Gyasi Ross: Native people are all too familiar with police brutality (8/22)
Melanie Yazzie: Border town violence connected to colonization (8/22)
Ray Young Bear: No tribal member wants to be known by R-word (8/22)
Washington Post: Editorial board will no longer use R-word 'slur' (8/22)
Matthew Murguia: The facts are clear on Washington NFL mascot (8/22)
Three Indian artists selected as NEA's National Heritage Fellows (8/22)
President of Navajo Nation bans smoking in executive buildings (8/22)
Recently recognized Tejon Tribe to close enrollment next month (8/22)
Cowlitz Tribe pays $1.4M for building to be used as medical office (8/22)
Nooksack Tribe must answer to casino loan lawsuit in state court (8/22)
Menominee Nation remains confident with off-reservation casino (8/22)
Forest County Potawatomi Tribe parts ways with 'face' of casino (8/22)
Iipay Nation plans to offer real money Internet poker next week (8/22)
Seneca Nation shared $13.9M in casino revenue with community (8/22)
Native Sun News: DOJ backs tribes in ICWA case in South Dakota (8/21)
Jeffrey Whalen: Oglala Sioux Tribe's police force is in 'shambles' (8/21)
Ryan Wilson: Native language immersion programs need support (8/21)
Oklahoma City Indian Clinic celebrates grand opening of building (8/21)
Walt Lamar: Remove Gary Edwards from law enforcement group (8/21)
Secretary Jewell issues order and guidance on trust relationship (8/21)
Confederated Salish and Kootenai Tribes see $7.4M for buyback (8/21)
North Dakota tribe accused of concealing data on pipeline spill (8/21)
Navy rejects transfer of surplus property to Narragansett Tribe (8/21)
Kake Tribe returns to site of 1857 deadly attack in Washington (8/21)
Opinion: Nez Perce Tribe defends its homeland from big energy (8/21)
KCUR: Modern and historic Indian art on display in Kansas City (8/21)
Mike Wise: Longtime NFL referee avoided Washington's games (8/21)
Enterprise Rancheria sues state over delayed Class III compact (8/21)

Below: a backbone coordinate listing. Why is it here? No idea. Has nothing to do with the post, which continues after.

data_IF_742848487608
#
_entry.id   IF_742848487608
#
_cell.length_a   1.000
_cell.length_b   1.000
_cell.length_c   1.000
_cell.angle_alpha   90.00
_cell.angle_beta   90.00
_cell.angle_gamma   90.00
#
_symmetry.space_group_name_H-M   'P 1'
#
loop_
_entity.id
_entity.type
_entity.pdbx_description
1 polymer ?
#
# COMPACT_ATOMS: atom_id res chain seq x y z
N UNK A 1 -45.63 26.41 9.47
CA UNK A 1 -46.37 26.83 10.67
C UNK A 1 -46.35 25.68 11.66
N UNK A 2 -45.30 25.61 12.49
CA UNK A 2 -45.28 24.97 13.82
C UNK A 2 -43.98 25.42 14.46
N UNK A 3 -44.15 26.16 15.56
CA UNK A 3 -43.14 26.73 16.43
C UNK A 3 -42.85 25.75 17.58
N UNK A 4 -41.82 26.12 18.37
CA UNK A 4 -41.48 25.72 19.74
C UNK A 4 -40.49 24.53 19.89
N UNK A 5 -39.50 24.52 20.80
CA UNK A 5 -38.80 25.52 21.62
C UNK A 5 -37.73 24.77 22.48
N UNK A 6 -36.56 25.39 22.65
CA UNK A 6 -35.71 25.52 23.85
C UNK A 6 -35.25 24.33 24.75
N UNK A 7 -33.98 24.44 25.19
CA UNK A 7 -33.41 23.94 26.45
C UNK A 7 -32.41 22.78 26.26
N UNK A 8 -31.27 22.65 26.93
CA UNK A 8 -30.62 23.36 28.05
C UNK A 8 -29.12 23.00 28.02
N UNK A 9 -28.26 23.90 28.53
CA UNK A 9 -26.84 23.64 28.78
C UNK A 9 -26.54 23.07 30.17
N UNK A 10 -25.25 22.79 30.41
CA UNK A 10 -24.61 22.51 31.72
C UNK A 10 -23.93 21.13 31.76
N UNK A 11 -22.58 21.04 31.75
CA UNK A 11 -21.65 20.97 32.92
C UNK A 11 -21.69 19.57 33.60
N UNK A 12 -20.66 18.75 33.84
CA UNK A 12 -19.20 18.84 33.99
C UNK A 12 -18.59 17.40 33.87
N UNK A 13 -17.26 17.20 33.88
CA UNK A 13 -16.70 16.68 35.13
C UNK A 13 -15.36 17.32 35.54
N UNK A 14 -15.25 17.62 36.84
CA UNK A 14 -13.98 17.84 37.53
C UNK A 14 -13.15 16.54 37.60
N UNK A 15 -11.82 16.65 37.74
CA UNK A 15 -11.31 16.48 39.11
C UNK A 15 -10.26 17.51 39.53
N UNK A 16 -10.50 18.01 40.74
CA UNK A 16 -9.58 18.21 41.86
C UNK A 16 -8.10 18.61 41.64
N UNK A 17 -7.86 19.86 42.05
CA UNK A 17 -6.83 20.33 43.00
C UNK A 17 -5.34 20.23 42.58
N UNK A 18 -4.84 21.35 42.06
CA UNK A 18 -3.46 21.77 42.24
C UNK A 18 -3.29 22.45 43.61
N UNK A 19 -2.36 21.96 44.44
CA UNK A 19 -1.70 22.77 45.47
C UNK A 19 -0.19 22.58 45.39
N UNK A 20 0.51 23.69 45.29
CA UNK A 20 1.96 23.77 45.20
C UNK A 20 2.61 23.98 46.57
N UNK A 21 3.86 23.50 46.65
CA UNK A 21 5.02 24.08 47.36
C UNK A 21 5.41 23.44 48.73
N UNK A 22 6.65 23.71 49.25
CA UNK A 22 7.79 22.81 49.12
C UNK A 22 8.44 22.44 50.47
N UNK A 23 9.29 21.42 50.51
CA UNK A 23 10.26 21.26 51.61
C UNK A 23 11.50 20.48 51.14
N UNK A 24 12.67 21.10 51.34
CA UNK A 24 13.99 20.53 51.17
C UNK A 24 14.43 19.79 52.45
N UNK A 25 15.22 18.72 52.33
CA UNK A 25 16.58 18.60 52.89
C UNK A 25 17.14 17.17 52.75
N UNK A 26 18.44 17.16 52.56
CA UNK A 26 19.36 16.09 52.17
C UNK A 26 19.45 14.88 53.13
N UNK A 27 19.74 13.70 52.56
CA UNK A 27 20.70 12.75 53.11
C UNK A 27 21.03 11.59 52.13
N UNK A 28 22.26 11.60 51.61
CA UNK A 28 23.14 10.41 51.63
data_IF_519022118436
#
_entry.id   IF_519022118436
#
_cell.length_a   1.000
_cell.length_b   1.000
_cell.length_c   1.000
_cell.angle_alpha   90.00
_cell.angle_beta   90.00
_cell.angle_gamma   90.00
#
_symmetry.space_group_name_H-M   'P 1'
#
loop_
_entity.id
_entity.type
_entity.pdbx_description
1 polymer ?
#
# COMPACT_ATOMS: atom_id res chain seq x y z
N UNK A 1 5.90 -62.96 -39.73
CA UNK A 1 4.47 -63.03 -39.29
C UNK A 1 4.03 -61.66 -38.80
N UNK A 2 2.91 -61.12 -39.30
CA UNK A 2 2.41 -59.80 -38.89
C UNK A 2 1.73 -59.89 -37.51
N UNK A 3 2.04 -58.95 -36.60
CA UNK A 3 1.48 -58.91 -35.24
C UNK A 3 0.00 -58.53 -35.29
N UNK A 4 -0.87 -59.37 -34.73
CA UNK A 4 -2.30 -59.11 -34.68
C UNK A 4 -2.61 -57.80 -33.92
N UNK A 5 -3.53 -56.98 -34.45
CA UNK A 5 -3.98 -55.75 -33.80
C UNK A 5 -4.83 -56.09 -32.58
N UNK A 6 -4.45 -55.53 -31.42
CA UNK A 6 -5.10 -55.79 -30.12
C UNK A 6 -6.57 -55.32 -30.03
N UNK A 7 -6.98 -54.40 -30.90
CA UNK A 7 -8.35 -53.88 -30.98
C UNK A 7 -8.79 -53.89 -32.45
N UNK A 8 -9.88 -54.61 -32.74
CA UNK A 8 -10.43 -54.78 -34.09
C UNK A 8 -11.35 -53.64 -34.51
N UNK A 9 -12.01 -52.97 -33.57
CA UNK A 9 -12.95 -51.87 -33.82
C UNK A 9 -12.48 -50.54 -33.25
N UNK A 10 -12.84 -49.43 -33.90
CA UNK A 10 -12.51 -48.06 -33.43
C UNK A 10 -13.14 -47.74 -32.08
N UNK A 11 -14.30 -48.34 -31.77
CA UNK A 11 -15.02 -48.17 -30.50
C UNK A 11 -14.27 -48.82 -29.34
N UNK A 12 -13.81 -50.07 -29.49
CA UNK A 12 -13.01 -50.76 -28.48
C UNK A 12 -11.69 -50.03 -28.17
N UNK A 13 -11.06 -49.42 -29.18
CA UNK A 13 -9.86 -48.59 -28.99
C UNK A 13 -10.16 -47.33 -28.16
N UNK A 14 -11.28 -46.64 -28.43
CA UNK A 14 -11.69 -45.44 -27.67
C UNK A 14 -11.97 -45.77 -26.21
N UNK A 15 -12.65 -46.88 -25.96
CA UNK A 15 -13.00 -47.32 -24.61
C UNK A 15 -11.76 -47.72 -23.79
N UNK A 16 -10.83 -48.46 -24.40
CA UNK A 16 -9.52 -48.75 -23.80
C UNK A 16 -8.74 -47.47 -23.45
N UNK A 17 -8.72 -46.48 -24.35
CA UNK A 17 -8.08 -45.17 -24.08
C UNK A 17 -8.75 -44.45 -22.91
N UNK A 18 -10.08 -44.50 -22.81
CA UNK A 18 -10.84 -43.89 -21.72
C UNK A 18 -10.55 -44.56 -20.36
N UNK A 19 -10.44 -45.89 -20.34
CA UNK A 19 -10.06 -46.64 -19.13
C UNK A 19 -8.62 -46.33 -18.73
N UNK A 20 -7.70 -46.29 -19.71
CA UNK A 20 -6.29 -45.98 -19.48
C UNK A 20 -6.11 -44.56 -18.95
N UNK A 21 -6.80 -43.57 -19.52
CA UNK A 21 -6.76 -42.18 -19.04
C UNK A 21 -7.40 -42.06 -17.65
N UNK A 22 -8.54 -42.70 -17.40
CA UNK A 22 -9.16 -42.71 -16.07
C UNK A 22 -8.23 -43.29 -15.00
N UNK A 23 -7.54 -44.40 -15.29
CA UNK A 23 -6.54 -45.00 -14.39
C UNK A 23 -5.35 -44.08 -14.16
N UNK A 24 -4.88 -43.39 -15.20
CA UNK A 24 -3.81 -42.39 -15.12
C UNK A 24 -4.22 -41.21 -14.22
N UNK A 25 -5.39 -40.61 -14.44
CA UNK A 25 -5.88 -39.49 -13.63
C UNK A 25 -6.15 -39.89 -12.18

Santee Sioux Tribe working to bring more attractions to casino (8/21)
Mashantucket Tribe sees credit hit as casino competition grows (8/21)
Chumash Tribe to respond to concerns about casino expansion (8/21)
Travel: Smoking allowed at tribal casinos in northern California (8/21)
Native Sun News: Oglala Sioux Tribe gears up for uranium battle (8/20)
Eyapaha Today: J. Waylon Miller leads Friends of Cesar Romero (8/20)
Sandra Fox: Fixing the education system for our Indian children (8/20)
Albert Bender: US-backed genocide in Guatemalan spurs exodus (8/20)
Mark Chavaree: Penobscot Nation fights to save namesake river (8/20)
Mark Rogers: One more day with post-traumatic stress disorder (8/20)
Still no word on Cobell payments as end of August approaches (8/20)
Native boy found safe after going missing for nearly 24 hours (8/20)
9th Circuit allows Lummi Nation to pursue fishing rights claims (8/20)
St. Regis Mohawk Tribe gains support for land claim agreement (8/20)
Delaware Tribe to discuss plans for land with officials in Kansas (8/20)
Wind River Reservation students enjoy back-to-school haircuts (8/20)
Review: Native man serves as anti-hero in 'Winter In The Blood' (8/20)
Bill introduced to extend recognition to Clatsop-Nehalem Tribe (8/20)
Governor pressed on Menominee Nation off-reservation casino (8/20)
Group seeks referendum on Tohono O'odham Nation casino deal (8/20)
Lawmakers approve Class III gaming compact with Karuk Tribe (8/20)
Enterprise Rancheria awaits action on Class III gaming compact (8/20)
Wampanoag casino opponents hope to catch Obama's attention (8/20)
Opinion: Tribal gaming creates short term and long term benefits (8/20)
Native Sun News: Oglala man's business dealings under scrutiny (8/19)
Mark Trahant: Behind the scenes of Obamacare in Indian Country (8/19)
more headlines...

Home | Arts & Entertainment | Business | Canada | Cobell Lawsuit | Education | Environment | Federal Recognition | Federal Register | Forum | Health | Humor | Indian Gaming | Indian Trust | Jack Abramoff Scandal | Jobs & Notices | Law | National | News | Opinion | Politics | Sports | Technology | World

Indianz.Com Terms of Service | Indianz.Com Privacy Policy
About Indianz.Com | Advertise on Indianz.Com

Indianz.Com is a product of Noble Savage Media, LLC and Ho-Chunk, Inc.